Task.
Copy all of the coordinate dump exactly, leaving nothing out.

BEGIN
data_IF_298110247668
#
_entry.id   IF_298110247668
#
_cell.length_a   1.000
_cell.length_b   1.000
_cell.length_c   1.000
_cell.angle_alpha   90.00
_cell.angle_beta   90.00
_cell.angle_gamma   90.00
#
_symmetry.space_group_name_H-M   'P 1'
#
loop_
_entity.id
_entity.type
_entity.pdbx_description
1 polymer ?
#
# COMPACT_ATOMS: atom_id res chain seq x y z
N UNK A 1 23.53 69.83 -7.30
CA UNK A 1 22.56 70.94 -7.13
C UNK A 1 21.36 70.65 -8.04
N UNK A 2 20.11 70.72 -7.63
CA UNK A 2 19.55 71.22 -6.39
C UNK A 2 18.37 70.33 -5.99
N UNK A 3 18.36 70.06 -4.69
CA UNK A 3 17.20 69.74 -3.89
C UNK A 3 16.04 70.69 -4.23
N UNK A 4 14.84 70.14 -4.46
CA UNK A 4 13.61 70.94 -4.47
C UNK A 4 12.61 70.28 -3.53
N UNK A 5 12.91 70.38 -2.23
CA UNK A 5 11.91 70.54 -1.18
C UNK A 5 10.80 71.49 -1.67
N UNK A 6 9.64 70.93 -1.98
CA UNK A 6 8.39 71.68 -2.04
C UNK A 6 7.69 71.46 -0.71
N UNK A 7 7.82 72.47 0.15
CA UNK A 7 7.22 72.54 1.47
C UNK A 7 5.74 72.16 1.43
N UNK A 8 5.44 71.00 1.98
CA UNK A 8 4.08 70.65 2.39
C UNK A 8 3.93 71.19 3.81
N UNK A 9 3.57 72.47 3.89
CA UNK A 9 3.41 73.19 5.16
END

data_IF_298110247668
#
_entry.id   IF_298110247668
#
_cell.length_a   1.000
_cell.length_b   1.000
_cell.length_c   1.000
_cell.angle_alpha   90.00
_cell.angle_beta   90.00
_cell.angle_gamma   90.00
#
_symmetry.space_group_name_H-M   'P 1'
#
loop_
_entity.id
_entity.type
_entity.pdbx_description
1 polymer ?
#
# COMPACT_ATOMS: atom_id res chain seq x y z
N UNK A 1 23.53 69.83 -7.30
CA UNK A 1 22.56 70.94 -7.13
C UNK A 1 21.36 70.65 -8.04
N UNK A 2 20.11 70.72 -7.63
CA UNK A 2 19.55 71.22 -6.39
C UNK A 2 18.37 70.33 -5.99
N UNK A 3 18.36 70.06 -4.69
CA UNK A 3 17.20 69.74 -3.89
C UNK A 3 16.04 70.69 -4.23
N UNK A 4 14.84 70.14 -4.46
CA UNK A 4 13.61 70.94 -4.47
C UNK A 4 12.61 70.28 -3.53
N UNK A 5 12.91 70.38 -2.23
CA UNK A 5 11.91 70.54 -1.18
C UNK A 5 10.80 71.49 -1.67
N UNK A 6 9.64 70.93 -1.98
CA UNK A 6 8.39 71.68 -2.04
C UNK A 6 7.69 71.46 -0.71
N UNK A 7 7.82 72.47 0.15
CA UNK A 7 7.22 72.54 1.47
C UNK A 7 5.74 72.16 1.43
N UNK A 8 5.44 71.00 1.98
CA UNK A 8 4.08 70.65 2.39
C UNK A 8 3.93 71.19 3.81
N UNK A 9 3.57 72.47 3.89
CA UNK A 9 3.41 73.19 5.16